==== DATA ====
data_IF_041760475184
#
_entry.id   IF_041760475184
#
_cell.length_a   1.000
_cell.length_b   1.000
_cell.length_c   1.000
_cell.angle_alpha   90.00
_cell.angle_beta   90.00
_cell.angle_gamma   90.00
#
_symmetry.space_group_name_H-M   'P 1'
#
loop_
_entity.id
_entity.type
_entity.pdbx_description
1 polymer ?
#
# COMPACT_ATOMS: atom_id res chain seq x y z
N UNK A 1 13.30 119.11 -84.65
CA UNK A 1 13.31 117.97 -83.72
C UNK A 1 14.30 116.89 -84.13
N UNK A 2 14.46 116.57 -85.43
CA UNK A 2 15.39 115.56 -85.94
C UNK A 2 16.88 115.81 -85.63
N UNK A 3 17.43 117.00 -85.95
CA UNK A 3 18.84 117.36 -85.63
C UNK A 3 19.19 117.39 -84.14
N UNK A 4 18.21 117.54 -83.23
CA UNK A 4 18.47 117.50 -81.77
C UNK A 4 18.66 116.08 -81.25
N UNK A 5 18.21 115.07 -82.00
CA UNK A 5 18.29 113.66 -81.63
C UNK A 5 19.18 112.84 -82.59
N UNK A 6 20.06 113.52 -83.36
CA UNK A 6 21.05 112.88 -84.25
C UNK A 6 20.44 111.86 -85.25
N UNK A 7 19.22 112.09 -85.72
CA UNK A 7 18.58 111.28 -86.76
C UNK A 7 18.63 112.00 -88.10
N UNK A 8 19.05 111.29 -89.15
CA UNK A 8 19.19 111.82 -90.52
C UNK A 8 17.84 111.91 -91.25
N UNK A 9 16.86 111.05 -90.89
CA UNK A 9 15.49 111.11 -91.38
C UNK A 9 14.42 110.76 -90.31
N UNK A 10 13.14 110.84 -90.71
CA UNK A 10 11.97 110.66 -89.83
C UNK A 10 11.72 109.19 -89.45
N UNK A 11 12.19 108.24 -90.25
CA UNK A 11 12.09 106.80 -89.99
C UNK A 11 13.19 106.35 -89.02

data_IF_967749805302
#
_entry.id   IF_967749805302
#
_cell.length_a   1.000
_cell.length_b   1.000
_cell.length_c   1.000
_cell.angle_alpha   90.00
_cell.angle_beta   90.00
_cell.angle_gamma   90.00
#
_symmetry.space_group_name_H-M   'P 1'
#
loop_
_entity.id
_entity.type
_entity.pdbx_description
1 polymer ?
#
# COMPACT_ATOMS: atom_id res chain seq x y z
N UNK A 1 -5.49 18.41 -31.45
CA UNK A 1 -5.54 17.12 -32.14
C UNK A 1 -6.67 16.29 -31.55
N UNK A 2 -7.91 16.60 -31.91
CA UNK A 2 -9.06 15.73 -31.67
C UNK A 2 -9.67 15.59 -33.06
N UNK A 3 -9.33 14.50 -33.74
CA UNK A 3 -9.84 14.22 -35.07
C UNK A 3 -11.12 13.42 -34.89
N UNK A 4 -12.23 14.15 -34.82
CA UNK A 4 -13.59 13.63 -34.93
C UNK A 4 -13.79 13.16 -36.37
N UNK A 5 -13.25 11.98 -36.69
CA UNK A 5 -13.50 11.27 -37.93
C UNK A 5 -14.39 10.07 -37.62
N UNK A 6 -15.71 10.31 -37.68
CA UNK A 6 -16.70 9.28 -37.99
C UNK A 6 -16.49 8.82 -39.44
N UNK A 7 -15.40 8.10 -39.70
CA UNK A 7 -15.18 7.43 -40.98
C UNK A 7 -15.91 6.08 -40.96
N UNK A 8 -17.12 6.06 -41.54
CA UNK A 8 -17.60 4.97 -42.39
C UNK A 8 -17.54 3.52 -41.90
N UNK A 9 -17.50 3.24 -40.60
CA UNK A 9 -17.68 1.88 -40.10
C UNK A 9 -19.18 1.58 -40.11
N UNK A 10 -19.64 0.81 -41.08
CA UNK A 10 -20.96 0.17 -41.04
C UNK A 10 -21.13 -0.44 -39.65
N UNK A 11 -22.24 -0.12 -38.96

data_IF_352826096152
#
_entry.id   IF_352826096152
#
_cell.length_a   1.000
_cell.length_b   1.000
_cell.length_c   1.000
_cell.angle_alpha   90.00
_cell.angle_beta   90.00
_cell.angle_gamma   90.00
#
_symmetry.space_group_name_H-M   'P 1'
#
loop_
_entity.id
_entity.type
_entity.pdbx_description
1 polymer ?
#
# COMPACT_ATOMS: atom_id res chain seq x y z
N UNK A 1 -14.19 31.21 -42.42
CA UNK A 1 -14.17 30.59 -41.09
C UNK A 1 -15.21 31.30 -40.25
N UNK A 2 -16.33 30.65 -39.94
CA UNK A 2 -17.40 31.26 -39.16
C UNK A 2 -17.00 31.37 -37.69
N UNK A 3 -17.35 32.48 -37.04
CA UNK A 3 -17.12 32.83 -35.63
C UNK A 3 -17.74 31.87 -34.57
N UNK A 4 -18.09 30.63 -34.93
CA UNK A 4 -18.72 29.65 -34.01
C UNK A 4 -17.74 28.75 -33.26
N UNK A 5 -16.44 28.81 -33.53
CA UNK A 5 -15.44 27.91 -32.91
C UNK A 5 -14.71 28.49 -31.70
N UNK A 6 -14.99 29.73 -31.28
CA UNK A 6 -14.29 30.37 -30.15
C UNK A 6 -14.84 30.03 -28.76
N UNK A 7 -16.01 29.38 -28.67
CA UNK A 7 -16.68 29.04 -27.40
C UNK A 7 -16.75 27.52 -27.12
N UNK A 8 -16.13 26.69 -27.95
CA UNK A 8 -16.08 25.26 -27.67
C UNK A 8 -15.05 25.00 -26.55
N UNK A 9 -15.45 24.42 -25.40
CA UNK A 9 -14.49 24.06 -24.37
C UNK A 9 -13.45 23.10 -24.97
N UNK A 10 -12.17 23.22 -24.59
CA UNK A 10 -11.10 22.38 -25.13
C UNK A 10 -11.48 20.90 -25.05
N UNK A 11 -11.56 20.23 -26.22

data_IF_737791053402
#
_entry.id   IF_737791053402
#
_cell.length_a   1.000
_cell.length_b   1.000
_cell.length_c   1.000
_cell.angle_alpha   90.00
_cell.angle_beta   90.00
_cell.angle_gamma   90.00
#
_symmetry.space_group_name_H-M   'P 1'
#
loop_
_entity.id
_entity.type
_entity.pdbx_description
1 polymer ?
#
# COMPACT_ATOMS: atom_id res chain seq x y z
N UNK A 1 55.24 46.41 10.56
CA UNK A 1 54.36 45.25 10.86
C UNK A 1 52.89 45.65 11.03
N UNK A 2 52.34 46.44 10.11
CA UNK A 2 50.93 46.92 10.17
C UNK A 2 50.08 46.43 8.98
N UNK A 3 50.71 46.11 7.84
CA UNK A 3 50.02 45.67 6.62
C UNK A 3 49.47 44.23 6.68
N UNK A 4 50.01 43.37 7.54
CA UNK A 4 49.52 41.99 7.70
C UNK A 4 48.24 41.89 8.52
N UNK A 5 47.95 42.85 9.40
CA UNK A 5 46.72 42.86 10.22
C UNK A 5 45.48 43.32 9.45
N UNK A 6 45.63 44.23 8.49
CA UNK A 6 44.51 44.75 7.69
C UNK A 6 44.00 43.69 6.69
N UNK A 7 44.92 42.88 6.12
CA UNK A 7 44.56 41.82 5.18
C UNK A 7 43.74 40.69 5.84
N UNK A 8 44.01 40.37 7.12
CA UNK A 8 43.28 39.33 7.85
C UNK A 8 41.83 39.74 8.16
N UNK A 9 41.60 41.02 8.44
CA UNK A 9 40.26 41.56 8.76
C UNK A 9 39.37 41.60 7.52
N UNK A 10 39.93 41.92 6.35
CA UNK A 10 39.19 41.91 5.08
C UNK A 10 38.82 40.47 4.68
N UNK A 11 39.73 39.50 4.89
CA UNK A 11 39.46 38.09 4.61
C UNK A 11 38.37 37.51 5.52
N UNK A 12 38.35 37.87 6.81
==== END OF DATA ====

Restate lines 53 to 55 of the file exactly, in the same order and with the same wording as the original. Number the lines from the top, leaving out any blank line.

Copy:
C UNK A 11 13.19 106.35 -89.02

data_IF_967749805302
#